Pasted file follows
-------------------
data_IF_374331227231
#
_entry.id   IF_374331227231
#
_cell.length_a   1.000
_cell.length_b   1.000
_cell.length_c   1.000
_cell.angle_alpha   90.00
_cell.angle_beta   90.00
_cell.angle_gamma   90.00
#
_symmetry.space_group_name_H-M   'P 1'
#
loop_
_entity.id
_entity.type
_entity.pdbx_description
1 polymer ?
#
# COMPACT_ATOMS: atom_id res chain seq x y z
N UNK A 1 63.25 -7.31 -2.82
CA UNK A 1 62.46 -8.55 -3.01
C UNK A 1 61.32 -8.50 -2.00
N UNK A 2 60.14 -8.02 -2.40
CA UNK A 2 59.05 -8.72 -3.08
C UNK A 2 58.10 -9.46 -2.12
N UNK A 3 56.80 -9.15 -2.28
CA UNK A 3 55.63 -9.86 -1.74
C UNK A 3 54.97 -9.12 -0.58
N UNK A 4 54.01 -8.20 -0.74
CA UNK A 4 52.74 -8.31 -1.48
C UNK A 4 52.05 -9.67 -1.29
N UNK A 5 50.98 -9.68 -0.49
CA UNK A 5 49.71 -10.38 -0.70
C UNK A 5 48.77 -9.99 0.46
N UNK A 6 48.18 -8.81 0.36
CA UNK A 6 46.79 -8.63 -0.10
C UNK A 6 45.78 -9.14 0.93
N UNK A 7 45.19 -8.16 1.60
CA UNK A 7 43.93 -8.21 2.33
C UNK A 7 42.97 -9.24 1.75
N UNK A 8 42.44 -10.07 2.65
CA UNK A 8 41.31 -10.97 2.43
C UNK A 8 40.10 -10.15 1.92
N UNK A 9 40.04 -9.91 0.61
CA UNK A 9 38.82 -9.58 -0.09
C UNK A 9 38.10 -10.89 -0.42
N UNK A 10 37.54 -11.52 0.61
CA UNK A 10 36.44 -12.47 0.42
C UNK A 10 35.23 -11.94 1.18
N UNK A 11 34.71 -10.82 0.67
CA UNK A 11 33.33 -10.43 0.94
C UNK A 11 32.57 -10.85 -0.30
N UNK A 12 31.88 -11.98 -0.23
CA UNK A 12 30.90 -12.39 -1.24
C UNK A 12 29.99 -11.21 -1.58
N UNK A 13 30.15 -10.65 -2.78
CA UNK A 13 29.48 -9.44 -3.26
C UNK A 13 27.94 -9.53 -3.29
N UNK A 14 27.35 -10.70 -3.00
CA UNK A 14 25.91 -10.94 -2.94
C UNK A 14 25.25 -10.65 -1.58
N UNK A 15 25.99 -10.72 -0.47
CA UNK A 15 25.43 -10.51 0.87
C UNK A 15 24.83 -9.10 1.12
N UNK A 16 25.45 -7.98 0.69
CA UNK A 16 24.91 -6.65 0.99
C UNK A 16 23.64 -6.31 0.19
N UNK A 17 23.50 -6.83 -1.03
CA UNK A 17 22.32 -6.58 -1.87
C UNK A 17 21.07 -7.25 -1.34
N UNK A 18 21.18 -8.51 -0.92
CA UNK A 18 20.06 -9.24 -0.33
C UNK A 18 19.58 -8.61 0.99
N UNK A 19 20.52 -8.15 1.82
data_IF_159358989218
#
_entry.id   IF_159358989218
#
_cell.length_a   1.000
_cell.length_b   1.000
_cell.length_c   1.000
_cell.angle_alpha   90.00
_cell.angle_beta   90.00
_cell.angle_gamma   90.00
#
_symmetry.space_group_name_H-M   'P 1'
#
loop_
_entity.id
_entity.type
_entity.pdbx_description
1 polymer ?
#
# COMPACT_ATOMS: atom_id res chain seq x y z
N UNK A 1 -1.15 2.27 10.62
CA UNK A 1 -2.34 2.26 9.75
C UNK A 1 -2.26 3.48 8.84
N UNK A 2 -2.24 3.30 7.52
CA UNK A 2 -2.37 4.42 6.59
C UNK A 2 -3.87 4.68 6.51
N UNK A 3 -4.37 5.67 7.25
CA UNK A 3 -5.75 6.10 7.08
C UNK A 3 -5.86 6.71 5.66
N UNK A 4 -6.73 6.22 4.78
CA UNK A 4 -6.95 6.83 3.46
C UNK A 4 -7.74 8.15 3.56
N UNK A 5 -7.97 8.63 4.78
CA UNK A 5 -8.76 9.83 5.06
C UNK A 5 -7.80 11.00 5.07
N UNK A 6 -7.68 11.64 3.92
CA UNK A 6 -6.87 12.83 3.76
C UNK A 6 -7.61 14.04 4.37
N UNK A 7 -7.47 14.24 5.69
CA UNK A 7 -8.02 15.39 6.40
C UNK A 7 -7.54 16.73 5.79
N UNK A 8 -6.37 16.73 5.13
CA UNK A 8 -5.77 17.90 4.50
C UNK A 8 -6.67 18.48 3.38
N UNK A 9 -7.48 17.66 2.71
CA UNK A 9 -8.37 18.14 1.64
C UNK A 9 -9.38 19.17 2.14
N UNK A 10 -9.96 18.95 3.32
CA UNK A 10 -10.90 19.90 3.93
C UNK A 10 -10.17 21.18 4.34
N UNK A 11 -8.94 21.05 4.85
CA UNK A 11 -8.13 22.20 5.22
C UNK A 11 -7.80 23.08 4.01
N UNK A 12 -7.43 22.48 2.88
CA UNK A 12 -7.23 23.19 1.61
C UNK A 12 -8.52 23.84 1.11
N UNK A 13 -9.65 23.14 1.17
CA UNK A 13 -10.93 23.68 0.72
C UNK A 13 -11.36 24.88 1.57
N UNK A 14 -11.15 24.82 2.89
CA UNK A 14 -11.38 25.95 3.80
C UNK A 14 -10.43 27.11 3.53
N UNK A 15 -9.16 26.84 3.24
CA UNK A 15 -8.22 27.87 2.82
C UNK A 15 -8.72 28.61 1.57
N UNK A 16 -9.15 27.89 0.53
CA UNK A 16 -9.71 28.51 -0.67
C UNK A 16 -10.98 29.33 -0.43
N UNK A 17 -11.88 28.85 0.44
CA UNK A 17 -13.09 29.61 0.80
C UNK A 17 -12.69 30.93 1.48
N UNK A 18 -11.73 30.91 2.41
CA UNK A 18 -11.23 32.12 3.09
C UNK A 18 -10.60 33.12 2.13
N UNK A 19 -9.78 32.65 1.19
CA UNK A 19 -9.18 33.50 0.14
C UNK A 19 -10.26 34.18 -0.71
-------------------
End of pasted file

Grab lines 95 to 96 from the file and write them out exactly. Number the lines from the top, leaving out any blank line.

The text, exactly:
# COMPACT_ATOMS: atom_id res chain seq x y z
N UNK A 1 -1.15 2.27 10.62